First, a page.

This summer when Belle and the Beast perform their picturesque dance to “Tale As Old As Time,” not only will audiences be captivated by the grace of the actors and the beauty of the music — they’ll be ogling the dress. One of the most iconic elements of this costume-heavy production, Belle’s signature yellow ball gown, deserves a spotlight all its own. From the creative design to the meticulous execution of every detail, you’ll be amazed at what it takes to move from concept to complete for just one of the many costumes taking the stage this summer at Tuacahn.
“It will be fabulous…all worth it when the lights shine on it.”
Just days before the opening of Disney’s Beauty and the Beast at Tuacahn, Belle’s ball gown is ready to shine.
That’s not just an expression. It really will be twinkling beneath the stage lights thanks to roughly $500 worth of Swarovski rhinestones that have been hand glued all over the dress.
It’s tedious work to be sure — each gem is picked up individually with a pair of tweezers, dipped in glue and then placed on the fabric — but for Maria Lenn, costume shop manager, and Faith Brown, costume shop foreman — it’s all part of the job.
“It will be fabulous,” Lenn says, dismissing the emphasis on the painstaking nature of the task. “It’s all worth it when the lights shine on it.”
As you can imagine, hand-glued rhinestones are just a tiny part of the overall process to create a dress with a boned bodice, hand-stitched and machine-stitched trim, and yards and yards of fabric.
“We have at least six people who have worked on this dress in a significant way,” Lenn says. “That doesn’t even include the designer, Ryan Moller, who handled the design, fittings and fabric shopping.”
The process inside the costume shop begins when the draper takes the sketch of the costume and creates a pattern for the dress. The pattern is then passed to the person known as the “first hand” that cuts out the fabric and passes it off to the stitcher with instructions on how it should be sewn.
“It takes a whole army,” Lenn says.
“It’s really rewarding to see everything come together,” Brown says.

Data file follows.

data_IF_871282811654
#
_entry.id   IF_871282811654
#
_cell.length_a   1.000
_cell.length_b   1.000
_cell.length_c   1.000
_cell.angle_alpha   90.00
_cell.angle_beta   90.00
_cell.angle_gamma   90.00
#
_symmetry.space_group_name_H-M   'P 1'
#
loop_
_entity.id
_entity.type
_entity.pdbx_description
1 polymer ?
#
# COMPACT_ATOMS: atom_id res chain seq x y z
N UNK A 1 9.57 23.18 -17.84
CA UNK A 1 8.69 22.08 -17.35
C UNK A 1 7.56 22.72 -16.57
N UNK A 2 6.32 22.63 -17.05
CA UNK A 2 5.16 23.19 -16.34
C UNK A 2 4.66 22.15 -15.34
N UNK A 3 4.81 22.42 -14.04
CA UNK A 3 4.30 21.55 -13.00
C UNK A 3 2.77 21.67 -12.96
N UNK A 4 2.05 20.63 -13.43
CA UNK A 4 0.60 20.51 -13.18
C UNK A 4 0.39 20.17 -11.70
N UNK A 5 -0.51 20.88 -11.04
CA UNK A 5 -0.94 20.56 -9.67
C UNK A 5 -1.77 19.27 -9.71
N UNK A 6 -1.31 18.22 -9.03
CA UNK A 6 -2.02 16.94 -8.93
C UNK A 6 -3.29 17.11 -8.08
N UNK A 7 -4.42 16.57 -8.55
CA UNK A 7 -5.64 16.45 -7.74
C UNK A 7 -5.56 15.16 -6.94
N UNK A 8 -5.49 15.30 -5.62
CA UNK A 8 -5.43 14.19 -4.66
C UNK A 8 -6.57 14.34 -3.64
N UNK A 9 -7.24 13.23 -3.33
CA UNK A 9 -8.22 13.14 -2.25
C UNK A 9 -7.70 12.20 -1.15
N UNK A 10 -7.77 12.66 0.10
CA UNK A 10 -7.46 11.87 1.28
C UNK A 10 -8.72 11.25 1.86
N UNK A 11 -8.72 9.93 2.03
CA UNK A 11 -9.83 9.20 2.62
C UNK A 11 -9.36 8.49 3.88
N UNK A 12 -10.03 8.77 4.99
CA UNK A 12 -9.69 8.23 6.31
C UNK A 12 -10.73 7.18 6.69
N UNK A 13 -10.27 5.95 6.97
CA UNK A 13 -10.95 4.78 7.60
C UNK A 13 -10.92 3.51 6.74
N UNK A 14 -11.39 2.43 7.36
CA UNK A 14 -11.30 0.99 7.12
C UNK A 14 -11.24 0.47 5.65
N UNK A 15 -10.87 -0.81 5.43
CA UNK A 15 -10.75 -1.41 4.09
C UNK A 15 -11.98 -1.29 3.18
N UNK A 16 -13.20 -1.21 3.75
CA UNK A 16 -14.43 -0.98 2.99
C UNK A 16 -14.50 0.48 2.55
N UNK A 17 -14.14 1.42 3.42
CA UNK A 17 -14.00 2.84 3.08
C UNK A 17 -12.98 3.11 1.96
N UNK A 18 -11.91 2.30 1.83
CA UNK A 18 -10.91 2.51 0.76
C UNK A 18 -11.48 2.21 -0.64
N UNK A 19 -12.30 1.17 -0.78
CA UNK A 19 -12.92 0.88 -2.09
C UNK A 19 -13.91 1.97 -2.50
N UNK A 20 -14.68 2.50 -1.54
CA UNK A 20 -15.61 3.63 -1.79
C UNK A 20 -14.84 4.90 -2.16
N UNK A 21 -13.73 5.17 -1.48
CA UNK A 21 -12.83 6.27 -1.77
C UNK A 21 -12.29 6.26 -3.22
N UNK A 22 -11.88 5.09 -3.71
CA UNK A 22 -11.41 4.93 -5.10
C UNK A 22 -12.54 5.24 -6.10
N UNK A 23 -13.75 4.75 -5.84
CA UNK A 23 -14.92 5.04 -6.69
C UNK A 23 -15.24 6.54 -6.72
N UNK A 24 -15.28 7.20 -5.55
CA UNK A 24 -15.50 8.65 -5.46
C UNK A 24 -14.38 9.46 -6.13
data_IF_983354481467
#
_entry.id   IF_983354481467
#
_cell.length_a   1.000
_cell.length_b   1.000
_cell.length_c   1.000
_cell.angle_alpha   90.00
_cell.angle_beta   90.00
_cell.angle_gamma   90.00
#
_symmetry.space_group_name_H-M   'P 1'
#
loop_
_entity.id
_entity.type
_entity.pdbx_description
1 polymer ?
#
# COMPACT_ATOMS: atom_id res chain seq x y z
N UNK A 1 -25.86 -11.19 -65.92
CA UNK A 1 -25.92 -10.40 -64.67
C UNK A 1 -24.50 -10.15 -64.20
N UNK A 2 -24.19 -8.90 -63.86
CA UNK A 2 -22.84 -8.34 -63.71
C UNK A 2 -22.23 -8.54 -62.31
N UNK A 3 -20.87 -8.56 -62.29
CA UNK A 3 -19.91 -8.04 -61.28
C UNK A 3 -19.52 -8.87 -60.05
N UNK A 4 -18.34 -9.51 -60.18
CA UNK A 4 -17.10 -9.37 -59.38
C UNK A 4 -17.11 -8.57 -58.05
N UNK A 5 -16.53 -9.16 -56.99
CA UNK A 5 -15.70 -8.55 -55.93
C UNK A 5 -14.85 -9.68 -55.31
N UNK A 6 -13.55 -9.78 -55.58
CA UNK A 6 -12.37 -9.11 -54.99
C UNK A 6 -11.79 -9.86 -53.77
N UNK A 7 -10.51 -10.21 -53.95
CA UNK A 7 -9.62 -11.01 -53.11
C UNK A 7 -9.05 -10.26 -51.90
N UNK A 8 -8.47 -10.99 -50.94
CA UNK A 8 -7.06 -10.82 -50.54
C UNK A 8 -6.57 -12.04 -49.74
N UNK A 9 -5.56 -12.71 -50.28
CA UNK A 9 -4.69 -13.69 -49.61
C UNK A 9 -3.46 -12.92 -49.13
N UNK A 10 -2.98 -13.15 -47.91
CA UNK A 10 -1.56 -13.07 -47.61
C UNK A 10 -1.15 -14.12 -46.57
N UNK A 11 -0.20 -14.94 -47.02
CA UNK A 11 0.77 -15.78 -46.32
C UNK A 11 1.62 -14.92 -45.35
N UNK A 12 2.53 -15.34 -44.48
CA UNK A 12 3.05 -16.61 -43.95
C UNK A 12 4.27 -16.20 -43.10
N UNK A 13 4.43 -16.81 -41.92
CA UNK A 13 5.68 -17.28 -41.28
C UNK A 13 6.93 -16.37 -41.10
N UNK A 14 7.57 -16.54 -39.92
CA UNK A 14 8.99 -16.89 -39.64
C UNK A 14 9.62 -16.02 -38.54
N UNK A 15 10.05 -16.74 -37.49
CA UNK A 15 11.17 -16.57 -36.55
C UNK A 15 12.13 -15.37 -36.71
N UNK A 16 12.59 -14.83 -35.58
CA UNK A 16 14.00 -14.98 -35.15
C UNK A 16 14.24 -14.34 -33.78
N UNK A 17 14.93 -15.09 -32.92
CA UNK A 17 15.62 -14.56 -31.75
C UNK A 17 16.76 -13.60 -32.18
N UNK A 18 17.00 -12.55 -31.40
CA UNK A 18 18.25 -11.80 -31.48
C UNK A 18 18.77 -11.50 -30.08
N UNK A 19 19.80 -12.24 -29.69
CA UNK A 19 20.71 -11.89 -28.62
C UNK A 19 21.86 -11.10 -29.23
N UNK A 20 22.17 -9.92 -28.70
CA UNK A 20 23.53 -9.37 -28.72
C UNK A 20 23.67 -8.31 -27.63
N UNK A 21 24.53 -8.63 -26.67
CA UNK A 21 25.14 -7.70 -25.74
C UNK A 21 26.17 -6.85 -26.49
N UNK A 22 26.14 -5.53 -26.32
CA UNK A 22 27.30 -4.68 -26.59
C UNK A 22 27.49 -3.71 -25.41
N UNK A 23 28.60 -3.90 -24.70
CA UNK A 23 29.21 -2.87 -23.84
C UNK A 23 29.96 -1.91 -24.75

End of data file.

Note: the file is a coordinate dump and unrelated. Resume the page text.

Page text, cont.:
Since Beauty and the Beast is a show Tuacahn has produced in the past, some might wonder if there are pieces of the previous show that will make an appearance this year as well. But the answer from the costume department is a cheerful but firm, “No.”
“It wouldn’t be very fun to just pull the old package and shake it out,” Lenn says.
Plus, it wouldn’t sit well with Tuacahn’s reputation for uniqueness in each show. Lenn explains that in order to facilitate that fresh approach, they work with completely different teams of people during the design process, even for a repeated show.
“The only thing similar will be the actual songs and the actors’ lines,” Lenn says. “Everything else is completely different.”
So those 25 yards of fabric used to create five different layers of Belle’s yellow dress? All new.
The hundreds of yards of trim? Yep, new.
The more than 150 hours of work to make this masterpiece? You guessed it. New.
Oh, and the actress wearing this dress? Yes, she’s new to the role too.
Crystal Kellogg, who plays the role of Belle, says costuming is one of her favorite parts as an actress.
“It seems to make you sink into the role a bit more,” Kellogg says. “It changes your character a little bit.”
Especially when the costumes have the kind of attention to detail that Tuacahn’s costume shop yields.
Details like a subtle rose motif included in each of Belle’s costumes — a nod to the magic rose that serves as an important part of the story. And a 1700s French style that pays homage to the overall timeline of the show.
In a 2,000-seat theater, one might wonder if all those details are necessary, but Kellogg says you would definitely notice if they were missing.
“Ryan Moller, the costume designer, told me that on an 80-foot stage like Tuacahn’s it is important that the costumes have a lot of texture, otherwise they’ll just look like big globs on stage,” Kellogg says. “So Belle’s ball gown is going to be that classic Belle look, but with more texture.”
“We don’t do anything subtle at Tuacahn,” Lenn says.
And she wouldn’t have it any other way.
“It’s one of the most satisfying feelings ever,” Lenn says. “I’ve done shows that I’ve worked on so hard and it seems impossible to get to that finish line, but when we actually get there… I’ve sat in the audience and wept.”
Brown nods enthusiastically and adds, “When you see it up there on stage and you’re excited, you’re celebrating the work everyone has done. It’s a group celebration.”
Don’t miss the chance to see Belle’s dress — and all the other amazing costumes in this year’s production of Disney’s Beauty and the Beast. For ticket details check out www.tuacahn.org